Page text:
Go smoothly and quickly from one song to another. Be prepared musically to keep things going; keep between-song talking and pauses minimal; the songs should speak for themselves. Have the group standing and clapping, like the worship leaders on stage. Bring some high-energy kids up front to help make this happen – they don’t have to be singers on mics, they just need to be enthusiastic and naturally energetic.
Introduce a new up-tempo song. By now the group is settling in and will be tracking with you. Teach them a new, fast song. The songleader should sing the verses alone, and then bring in the group on the easy-to-catch choruses. Read the “bridge” section* of the song after singing the first 2 verses and choruses. The band can continue to play softly while the leader reads. Then, sing the chorus again. (*The “bridge” is usually a short “summary” section in a song, different sounding from the verses and choruses. It’s the “heart” of the song.)
Transition the group to more thoughtful songs. Have the group sit down. Read some Scriptures that reinforce the topic of the meeting. A short personal example or word picture is a great way to get them to think about the songs that they are about to sing. This transition section should not last more than two or three minutes.
Sing two mellow songs. Choose a couple of songs that are familiar and fit with your topic. You need to use easy songs with few words at this point so that the group can focus on what is happening between them and God, rather than struggling with singing the song.
Finish the singing. Conclude this section with a song they know well rather than a new one. Rather than just going straight into the next item on your program’s schedule, end the worship singing with a heartfelt personal prayer that speaks for the entire group. 
Some concluding thoughts…
An important point to remember is this: your youth worship service should not replace the “church” in the lives of your young people. Yes, you can do things in a worship service with kids that would never fly in the “big church.” In many ways teenagers can enter into worship more fully when they’re with other young people. However, you don’t want your students to graduate right out of their faith when they graduate from high school. You want to build into their experience and expectation a love and desire for multi-generational worship too. So, you may need to throttle back on some of your worship efforts in order to encourage your kids to experience worship with the rest of the church.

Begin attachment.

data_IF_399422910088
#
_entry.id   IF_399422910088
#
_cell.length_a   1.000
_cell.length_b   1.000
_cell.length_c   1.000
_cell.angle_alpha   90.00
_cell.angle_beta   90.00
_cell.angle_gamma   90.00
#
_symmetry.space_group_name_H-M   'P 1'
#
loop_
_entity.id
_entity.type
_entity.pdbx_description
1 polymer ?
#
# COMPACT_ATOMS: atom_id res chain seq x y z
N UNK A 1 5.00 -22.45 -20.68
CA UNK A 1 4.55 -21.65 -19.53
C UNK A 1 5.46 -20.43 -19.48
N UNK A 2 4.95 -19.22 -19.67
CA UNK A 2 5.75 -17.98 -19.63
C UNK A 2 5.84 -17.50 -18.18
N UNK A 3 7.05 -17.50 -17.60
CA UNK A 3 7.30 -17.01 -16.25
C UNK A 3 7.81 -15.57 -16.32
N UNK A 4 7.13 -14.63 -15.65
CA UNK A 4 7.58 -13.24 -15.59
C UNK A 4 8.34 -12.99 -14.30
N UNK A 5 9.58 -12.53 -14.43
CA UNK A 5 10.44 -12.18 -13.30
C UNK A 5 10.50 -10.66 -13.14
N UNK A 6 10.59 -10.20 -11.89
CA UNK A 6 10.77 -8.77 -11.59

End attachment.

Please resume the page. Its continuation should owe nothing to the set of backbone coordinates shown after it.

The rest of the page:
Take time to go through what you have planned ahead of time and “feel” your way through the worship service. You may find that you will make changes to your plans according to how the songs will flow together. Be aware of where you are leading your group spiritually and through the emotional impact of the music/songs.
Transitions between songs are very important — practice your transitions.
Use Scripture to introduce a song. Many songs come from the Bible, and showing the group that the song is from God’s Word will have an impact. After all, God speaks to us through the Bible. Either read the verses aloud, or have several kids read them out loud, or have the words on a projector for all to read together.
Choose songs that are easy to sing. Too much syncopation and too many words combined with a tricky melody will hamper the success of any song.
Avoid songs that are too high or too low for the average person to sing comfortably.
Introduce a maximum of two new songs at a session. Any more will be frustrating to the group at large and hamper any chance of worship.
At the same time, don’t overuse songs. They will become redundant and meaningless.
Although not absolutely necessary, tying in the singing with the topic of the speaker is most effective. A song performed by your musicians or by watching a video can also accomplish such a tie-in.